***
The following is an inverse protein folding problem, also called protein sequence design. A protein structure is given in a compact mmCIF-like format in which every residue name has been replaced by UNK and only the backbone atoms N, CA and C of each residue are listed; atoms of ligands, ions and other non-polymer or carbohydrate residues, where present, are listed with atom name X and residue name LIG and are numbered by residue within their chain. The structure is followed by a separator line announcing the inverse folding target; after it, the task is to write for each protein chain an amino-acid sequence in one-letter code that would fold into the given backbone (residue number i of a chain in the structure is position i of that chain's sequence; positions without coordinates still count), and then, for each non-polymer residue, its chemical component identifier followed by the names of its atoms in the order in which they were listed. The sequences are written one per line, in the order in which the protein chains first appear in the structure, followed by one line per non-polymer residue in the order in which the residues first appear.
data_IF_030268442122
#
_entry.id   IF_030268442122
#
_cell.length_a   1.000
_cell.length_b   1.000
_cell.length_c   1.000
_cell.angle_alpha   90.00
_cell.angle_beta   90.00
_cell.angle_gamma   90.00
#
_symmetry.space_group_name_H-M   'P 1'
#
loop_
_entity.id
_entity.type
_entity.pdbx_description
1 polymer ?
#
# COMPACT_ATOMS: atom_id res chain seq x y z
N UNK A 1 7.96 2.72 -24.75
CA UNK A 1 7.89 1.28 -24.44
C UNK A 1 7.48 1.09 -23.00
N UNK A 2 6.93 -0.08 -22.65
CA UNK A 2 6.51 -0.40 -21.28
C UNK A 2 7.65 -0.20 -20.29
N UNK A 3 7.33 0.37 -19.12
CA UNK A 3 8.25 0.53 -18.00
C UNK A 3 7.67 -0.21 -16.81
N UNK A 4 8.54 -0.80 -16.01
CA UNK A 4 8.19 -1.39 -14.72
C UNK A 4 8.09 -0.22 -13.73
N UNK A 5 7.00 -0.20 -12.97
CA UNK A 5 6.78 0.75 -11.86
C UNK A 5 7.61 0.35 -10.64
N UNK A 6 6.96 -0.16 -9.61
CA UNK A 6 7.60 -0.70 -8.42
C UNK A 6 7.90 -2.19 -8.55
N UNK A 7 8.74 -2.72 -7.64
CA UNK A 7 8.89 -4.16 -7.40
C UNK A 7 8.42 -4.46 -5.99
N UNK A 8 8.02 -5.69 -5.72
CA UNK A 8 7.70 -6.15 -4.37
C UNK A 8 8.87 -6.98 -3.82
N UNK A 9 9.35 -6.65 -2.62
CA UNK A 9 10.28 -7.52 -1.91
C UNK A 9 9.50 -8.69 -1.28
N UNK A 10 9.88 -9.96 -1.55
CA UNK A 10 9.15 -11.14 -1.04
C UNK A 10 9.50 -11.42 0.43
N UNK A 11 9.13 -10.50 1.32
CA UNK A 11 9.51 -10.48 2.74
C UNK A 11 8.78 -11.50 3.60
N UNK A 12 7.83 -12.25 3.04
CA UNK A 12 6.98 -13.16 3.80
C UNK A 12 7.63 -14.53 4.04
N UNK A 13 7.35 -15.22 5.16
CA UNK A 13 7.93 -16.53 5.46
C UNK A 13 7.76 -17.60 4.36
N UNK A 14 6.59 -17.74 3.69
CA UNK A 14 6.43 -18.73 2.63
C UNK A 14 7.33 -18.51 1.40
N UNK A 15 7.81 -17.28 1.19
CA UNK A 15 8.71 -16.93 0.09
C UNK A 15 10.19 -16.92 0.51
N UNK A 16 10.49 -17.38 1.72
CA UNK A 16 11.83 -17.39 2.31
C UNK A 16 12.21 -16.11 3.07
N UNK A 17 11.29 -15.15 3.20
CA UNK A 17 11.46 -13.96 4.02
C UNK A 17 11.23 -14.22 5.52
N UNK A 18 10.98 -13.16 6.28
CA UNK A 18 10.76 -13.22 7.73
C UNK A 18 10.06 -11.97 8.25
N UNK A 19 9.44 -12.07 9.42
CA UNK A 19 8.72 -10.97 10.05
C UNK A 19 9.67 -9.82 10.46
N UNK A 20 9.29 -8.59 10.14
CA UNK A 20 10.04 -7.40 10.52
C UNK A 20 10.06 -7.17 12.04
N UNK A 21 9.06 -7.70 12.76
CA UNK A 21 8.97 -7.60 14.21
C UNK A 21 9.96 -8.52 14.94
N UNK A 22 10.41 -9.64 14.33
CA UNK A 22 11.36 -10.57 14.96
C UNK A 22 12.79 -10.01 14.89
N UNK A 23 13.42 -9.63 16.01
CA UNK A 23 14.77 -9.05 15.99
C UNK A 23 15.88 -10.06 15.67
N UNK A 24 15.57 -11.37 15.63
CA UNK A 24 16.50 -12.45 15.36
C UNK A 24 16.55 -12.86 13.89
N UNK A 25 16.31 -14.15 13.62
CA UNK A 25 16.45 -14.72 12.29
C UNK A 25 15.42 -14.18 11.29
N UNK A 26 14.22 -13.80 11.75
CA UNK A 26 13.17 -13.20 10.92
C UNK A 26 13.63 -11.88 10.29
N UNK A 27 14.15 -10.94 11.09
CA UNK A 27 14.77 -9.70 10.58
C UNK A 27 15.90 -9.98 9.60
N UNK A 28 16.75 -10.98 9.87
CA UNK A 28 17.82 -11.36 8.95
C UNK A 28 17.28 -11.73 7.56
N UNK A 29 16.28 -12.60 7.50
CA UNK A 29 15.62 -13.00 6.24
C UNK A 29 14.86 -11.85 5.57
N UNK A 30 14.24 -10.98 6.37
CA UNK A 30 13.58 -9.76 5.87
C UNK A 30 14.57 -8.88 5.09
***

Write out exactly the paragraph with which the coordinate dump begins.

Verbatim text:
The following is an inverse protein folding problem, also called protein sequence design. A protein structure is given in a compact mmCIF-like format in which every residue name has been replaced by UNK and only the backbone atoms N, CA and C of each residue are listed; atoms of ligands, ions and other non-polymer or carbohydrate residues, where present, are listed with atom name X and residue name LIG and are numbered by residue within their chain. The structure is followed by a separator line announcing the inverse folding target; after it, the task is to write for each protein chain an amino-acid sequence in one-letter code that would fold into the given backbone (residue number i of a chain in the structure is position i of that chain's sequence; positions without coordinates still count), and then, for each non-polymer residue, its chemical component identifier followed by the names of its atoms in the order in which they were listed. The sequences are written one per line, in the order in which the protein chains first appear in the structure, followed by one line per non-polymer residue in the order in which the residues first appear.